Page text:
With a large number of teachers in the baby-boomer generation reaching retirement age and fewer college students choosing the field of education, Loden and others are concerned about the future of the profession. Increased pressures from testing and evaluation, combined with low pay and expanded opportunities in other fields have made teaching a less attractive career choice than it once was.

The Washington Post quoted a 2016 report by the Learning Policy Institute noting that teacher education enrolment fell from 691,000 to 451,000 between 2009 and 2014. That's a 35-per cent reduction in five years. Meanwhile, nearly 8 per cent of the teaching workforce is leaving every year.

In Mississippi, there were more than 600 unfilled teacher positions at the beginning of the school year, according to Booneville School District Superintendent Todd English. And while the shortage may not yet be as severe in Northeast Mississippi, that will change, English said.

Research shows the most important school-based factor in a child's education is the quality of a teacher. Therefore, Mississippi's future depends on its teacher workforce.

We applaud the Mississippi Department of Education for taking an initial step toward addressing this urgent challenge.

But the work is far from done. And we encourage leaders to continue thinking creatively about long-term solutions that bring as many high-quality educators to Mississippi's classrooms as possible.

Online: http://www.djournal.com/

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Nov. 29

The Sun Herald on armed violent criminals:

The federal government maintains a massive database of criminals who cannot legally buy firearms. And yet, when the names of more than 203,000 would-be firearm owners were sent to the National Instant Criminal Background Check System, some criminals undoubtedly slipped through the cracks.

On the Coast, licensed firearms dealers dutifully follow the law, sending the information on firearms purchasers off to be checked against the database of those barred by law from buying a gun. Still, they know from experience that the database is incomplete because law enforcement officials and courts occasionally fail to supply the conviction information to the FBI.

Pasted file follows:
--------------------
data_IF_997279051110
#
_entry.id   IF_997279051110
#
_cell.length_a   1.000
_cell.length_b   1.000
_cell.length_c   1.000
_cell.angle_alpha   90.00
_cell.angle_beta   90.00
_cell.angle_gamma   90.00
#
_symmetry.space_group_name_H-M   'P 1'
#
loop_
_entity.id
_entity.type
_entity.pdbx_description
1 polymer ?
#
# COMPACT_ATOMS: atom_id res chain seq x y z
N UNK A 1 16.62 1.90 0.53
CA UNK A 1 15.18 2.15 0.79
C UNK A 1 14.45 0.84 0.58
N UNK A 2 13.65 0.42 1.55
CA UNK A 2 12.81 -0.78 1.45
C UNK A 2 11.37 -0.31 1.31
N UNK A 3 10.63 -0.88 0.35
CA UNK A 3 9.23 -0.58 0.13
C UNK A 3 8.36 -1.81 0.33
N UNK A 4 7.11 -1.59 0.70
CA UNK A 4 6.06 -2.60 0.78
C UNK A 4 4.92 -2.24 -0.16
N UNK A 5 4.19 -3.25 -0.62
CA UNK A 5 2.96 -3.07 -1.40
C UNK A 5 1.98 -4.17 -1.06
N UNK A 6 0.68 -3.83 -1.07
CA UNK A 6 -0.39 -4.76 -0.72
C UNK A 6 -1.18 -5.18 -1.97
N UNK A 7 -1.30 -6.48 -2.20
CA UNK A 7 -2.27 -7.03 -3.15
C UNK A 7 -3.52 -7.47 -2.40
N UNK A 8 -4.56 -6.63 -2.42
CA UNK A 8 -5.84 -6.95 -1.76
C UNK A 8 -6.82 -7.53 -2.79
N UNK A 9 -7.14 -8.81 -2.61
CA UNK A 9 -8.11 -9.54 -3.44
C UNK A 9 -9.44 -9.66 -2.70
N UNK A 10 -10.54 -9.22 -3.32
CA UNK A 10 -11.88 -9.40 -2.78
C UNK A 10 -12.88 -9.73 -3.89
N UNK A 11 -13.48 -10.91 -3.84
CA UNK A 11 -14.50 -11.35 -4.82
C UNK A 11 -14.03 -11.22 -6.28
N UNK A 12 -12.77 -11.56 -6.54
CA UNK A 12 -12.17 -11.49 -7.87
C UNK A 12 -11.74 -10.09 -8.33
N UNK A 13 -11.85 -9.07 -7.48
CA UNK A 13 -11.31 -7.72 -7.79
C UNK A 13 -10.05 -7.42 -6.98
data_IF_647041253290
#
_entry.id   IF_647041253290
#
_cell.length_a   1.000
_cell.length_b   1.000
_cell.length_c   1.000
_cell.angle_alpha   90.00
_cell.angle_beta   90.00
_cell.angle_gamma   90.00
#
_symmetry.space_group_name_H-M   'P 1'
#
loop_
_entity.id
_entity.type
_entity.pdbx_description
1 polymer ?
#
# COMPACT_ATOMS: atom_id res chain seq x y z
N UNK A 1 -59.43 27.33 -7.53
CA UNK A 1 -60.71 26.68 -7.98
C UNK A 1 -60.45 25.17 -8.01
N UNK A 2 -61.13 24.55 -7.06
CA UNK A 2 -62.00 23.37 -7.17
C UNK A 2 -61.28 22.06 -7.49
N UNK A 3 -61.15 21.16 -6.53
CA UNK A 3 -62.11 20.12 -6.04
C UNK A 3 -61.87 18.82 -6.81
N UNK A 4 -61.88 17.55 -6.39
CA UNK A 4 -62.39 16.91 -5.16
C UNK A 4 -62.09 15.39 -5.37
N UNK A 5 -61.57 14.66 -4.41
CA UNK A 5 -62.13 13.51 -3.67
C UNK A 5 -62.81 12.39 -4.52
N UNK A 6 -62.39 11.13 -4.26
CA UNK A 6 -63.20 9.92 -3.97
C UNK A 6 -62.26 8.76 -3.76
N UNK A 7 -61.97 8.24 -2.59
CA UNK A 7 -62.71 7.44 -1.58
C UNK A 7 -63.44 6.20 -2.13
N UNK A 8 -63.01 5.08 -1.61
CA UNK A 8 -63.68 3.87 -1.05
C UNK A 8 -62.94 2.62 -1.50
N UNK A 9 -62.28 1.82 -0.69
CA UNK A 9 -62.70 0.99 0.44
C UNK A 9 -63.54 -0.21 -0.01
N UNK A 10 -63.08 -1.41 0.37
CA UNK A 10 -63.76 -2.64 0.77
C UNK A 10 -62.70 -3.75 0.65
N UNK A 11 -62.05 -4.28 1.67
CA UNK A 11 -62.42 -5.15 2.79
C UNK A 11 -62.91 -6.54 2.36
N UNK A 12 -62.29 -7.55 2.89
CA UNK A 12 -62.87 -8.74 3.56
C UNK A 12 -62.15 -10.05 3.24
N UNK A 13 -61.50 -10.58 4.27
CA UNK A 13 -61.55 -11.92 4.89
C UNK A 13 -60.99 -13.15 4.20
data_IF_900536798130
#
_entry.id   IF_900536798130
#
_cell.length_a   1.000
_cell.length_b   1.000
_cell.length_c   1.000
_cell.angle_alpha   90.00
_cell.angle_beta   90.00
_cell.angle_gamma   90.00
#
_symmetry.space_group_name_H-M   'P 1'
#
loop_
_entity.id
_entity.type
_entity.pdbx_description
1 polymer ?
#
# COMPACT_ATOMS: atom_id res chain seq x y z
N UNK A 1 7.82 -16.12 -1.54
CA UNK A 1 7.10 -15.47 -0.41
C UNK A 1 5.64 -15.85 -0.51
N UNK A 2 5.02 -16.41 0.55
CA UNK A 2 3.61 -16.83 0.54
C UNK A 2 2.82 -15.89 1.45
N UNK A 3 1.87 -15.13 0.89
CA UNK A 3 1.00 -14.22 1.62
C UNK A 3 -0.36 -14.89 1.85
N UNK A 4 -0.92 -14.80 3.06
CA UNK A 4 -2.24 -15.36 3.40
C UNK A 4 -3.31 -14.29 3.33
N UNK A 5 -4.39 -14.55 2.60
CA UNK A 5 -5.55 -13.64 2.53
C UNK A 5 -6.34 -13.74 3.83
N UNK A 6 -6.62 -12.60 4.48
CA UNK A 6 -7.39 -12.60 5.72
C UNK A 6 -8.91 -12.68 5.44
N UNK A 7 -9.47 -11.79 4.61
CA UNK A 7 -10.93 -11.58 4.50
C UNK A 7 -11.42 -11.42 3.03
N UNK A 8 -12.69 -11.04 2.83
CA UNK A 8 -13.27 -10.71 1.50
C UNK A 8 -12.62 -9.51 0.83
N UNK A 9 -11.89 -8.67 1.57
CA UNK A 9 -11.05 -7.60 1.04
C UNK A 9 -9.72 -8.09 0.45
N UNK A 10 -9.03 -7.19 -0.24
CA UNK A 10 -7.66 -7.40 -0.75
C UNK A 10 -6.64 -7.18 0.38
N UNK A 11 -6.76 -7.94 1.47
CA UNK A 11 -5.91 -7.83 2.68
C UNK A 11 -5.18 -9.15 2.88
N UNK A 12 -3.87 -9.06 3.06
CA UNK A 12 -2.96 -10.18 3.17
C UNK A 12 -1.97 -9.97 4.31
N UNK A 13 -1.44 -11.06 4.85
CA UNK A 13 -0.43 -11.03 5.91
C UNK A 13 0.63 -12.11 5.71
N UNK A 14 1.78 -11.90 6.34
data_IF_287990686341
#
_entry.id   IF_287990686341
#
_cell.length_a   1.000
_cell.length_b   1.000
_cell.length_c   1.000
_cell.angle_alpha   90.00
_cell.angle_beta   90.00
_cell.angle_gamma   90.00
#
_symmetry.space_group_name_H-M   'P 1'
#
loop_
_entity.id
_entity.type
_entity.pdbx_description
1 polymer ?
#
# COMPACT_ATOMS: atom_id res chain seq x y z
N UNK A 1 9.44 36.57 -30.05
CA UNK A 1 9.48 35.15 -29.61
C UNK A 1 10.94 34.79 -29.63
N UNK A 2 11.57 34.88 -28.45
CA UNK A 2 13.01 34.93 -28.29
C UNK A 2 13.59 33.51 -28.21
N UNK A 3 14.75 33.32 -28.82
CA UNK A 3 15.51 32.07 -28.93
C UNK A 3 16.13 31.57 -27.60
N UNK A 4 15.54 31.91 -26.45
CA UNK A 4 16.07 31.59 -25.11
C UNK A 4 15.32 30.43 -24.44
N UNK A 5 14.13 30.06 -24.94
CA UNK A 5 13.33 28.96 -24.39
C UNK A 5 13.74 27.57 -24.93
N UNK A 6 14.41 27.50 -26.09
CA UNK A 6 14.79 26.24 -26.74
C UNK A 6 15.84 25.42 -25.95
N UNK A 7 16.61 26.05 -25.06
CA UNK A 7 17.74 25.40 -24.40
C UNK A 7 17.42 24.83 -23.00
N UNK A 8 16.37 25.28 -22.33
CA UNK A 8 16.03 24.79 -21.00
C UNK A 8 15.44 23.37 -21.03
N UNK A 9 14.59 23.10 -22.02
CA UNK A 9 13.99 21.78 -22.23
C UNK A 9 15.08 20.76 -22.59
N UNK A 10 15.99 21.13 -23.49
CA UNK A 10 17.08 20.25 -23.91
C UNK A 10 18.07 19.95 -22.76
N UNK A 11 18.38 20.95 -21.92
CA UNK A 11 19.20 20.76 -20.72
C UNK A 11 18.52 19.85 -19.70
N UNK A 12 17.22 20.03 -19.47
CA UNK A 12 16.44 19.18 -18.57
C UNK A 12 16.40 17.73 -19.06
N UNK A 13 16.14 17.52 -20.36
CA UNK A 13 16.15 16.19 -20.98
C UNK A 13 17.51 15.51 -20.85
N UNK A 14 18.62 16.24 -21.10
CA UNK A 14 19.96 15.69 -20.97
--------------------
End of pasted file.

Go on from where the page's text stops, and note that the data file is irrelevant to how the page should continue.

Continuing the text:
Just last week a criminal with a history of probation violations from his drug dealings was sent to prison because he was an armed felon. Hardly a week goes by that police don't report an armed felon being taken into custody.

Clearly, the background check system needs an upgrade.

Firearms dealers say sometimes shoppers are not aware of all the crimes that disqualify a person from owning a gun. For instance, if you have a conviction for misdemeanour domestic violence, you can't buy a gun. And it doesn't matter if your felony conviction was 30 years ago, you still can't buy a gun.

The consequences can be dire. The man who killed 26 people at a Texas church had been court-martialed for a violent attack on his wife and child. He purchased his guns at a store, just like any law-abiding citizen. His name should have been in that database. It wasn't.

It is ridiculous to assume that a person bent on violence will tell a firearms dealer the truth about his or her criminal history. The background check system is the best line of defence that we, the law-abiding, have against these people.

We ask law enforcement and the courts to double-down on their efforts to keep this system as up-to-date as possible. And we thank our firearms dealers for being diligent in using the system.

People often argue against passing more restrictions on firearms ownership until the laws on the books are enforced.

This law, part of the Brady Handgun Violence Prevention Act of 1993, is one of the laws that must be enforced. Between 1998 and 2016, the NICS stopped more than 1.3 million transactions, where criminals were trying to buy guns

The sane approach is to keep firearms out of the hands of as many violent criminals as possible. The alternative is to take the guns out of their hands, often their dead hands, after the carnage.

Online: http://www.sunherald.com/

News from © The Associated Press, 2017
The Associated Press